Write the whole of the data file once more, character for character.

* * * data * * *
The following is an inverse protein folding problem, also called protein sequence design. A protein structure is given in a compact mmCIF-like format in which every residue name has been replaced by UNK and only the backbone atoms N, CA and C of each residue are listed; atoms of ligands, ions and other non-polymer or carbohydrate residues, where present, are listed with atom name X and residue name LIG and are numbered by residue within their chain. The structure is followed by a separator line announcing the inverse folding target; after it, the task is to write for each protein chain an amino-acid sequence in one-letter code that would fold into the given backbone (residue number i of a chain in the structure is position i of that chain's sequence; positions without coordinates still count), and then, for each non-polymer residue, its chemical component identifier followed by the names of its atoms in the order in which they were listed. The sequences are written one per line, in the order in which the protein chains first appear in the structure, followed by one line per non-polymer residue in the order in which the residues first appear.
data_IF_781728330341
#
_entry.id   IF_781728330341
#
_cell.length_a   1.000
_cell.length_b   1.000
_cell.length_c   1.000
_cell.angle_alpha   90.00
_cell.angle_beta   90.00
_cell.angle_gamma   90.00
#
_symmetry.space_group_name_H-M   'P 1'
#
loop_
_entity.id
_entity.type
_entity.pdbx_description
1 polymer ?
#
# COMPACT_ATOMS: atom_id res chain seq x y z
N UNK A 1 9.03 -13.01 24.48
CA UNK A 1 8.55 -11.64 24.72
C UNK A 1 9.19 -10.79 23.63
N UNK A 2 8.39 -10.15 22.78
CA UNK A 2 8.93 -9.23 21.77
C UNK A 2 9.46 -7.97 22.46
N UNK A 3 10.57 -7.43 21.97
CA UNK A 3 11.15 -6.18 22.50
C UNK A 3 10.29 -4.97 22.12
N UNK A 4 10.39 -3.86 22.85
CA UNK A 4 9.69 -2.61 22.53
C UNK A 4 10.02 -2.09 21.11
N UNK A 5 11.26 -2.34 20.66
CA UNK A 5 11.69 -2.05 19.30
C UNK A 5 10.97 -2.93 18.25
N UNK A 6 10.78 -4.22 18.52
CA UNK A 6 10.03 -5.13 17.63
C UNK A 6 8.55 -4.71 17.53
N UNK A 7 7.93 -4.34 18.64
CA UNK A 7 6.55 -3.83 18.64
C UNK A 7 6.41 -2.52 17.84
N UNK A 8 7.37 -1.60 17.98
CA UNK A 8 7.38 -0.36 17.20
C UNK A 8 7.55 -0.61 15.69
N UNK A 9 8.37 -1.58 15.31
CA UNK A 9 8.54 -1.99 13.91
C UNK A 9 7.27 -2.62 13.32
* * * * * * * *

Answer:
The following is an inverse protein folding problem, also called protein sequence design. A protein structure is given in a compact mmCIF-like format in which every residue name has been replaced by UNK and only the backbone atoms N, CA and C of each residue are listed; atoms of ligands, ions and other non-polymer or carbohydrate residues, where present, are listed with atom name X and residue name LIG and are numbered by residue within their chain. The structure is followed by a separator line announcing the inverse folding target; after it, the task is to write for each protein chain an amino-acid sequence in one-letter code that would fold into the given backbone (residue number i of a chain in the structure is position i of that chain's sequence; positions without coordinates still count), and then, for each non-polymer residue, its chemical component identifier followed by the names of its atoms in the order in which they were listed. The sequences are written one per line, in the order in which the protein chains first appear in the structure, followed by one line per non-polymer residue in the order in which the residues first appear.
data_IF_781728330341
#
_entry.id   IF_781728330341
#
_cell.length_a   1.000
_cell.length_b   1.000
_cell.length_c   1.000
_cell.angle_alpha   90.00
_cell.angle_beta   90.00
_cell.angle_gamma   90.00
#
_symmetry.space_group_name_H-M   'P 1'
#
loop_
_entity.id
_entity.type
_entity.pdbx_description
1 polymer ?
#
# COMPACT_ATOMS: atom_id res chain seq x y z
N UNK A 1 9.03 -13.01 24.48
CA UNK A 1 8.55 -11.64 24.72
C UNK A 1 9.19 -10.79 23.63
N UNK A 2 8.39 -10.15 22.78
CA UNK A 2 8.93 -9.23 21.77
C UNK A 2 9.46 -7.97 22.46
N UNK A 3 10.57 -7.43 21.97
CA UNK A 3 11.15 -6.18 22.50
C UNK A 3 10.29 -4.97 22.12
N UNK A 4 10.39 -3.86 22.85
CA UNK A 4 9.69 -2.61 22.53
C UNK A 4 10.02 -2.09 21.11
N UNK A 5 11.26 -2.34 20.66
CA UNK A 5 11.69 -2.05 19.30
C UNK A 5 10.97 -2.93 18.25
N UNK A 6 10.78 -4.22 18.52
CA UNK A 6 10.03 -5.13 17.63
C UNK A 6 8.55 -4.71 17.53
N UNK A 7 7.93 -4.34 18.64
CA UNK A 7 6.55 -3.83 18.64
C UNK A 7 6.41 -2.52 17.84
N UNK A 8 7.37 -1.60 17.98
CA UNK A 8 7.38 -0.36 17.20
C UNK A 8 7.55 -0.61 15.69
N UNK A 9 8.37 -1.58 15.31
CA UNK A 9 8.54 -1.99 13.91
C UNK A 9 7.27 -2.62 13.32